Death Count Rises to 67 in GM Ignition Switch Car Wrecks
At least 67 people have lost their lives in crashes caused by defective ignition switches in General Motors vehicles, and their families will receive compensation from the company, according to a recent report from CBS News.
Another 113 people who were injured in ignition-switch-related car wrecks will also receive compensation from General Motors, according to the report.
Before its deadline passed at the end of January, the company’s fund received 4,342 claims for relief. So far, the fund is reviewing 1,492 of those claims and has decided that 820 of them do not meet the criteria for compensation set out by the fund. The remaining claims were denied because they lacked sufficient documentation for the fund to make a decision, according to the attorney responsible for running the fund.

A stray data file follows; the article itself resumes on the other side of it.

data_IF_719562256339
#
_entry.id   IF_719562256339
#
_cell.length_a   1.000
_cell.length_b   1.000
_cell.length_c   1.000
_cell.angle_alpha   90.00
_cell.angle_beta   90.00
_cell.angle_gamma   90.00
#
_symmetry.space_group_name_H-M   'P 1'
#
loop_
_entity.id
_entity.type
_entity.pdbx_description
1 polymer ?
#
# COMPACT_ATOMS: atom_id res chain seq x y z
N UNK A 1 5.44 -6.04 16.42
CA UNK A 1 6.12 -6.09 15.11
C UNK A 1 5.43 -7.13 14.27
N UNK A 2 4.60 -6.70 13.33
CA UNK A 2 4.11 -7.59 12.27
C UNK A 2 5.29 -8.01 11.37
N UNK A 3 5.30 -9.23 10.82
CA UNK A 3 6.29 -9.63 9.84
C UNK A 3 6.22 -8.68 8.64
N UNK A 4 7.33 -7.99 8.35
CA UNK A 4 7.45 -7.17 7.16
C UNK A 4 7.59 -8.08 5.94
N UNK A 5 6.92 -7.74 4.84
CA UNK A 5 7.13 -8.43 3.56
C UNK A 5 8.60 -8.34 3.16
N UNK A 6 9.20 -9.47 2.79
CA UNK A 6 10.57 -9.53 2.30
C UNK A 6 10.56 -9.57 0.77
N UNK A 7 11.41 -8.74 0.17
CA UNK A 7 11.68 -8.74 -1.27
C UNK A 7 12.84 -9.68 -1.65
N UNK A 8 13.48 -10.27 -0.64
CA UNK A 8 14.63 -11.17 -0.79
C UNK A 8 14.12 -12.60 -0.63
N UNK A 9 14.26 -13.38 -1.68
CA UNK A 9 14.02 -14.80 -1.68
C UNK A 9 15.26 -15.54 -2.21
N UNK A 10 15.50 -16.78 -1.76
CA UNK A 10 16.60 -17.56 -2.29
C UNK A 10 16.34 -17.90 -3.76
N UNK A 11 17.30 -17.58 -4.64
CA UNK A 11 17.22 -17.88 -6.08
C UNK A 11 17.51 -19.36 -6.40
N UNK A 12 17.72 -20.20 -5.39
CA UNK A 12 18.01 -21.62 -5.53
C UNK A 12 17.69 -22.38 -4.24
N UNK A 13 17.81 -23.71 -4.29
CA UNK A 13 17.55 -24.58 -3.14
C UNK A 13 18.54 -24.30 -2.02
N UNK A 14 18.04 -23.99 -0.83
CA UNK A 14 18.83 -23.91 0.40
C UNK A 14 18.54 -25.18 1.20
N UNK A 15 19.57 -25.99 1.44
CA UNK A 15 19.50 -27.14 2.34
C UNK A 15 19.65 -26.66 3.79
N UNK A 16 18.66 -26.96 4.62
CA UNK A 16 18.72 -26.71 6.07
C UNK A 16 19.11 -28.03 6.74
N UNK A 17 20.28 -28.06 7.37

The defective ignition switches made national news in recent years when it came to light that GM has known about the problem in its Chevrolet Cobalt vehicles for many years, but issued a recall only in 2014. The defect in the switches means that they may slip out of the “on” position while the vehicle is in motion. If this happens, power to the engine, steering, and air bags may be cut. Serious injuries and deaths have resulted from the defect in a number of instances.
While recalls are underway, GM has reported additional problems in manufacturing enough replacement parts and in distributing them in sufficient numbers to dealerships tasked with fixing the vehicles owned by individual drivers. The National Highway Traffic Safety Administration (NHTSA) and experienced New Jersey auto product liability lawyers estimate that thousands of affected vehicles remain on the road without a fix.
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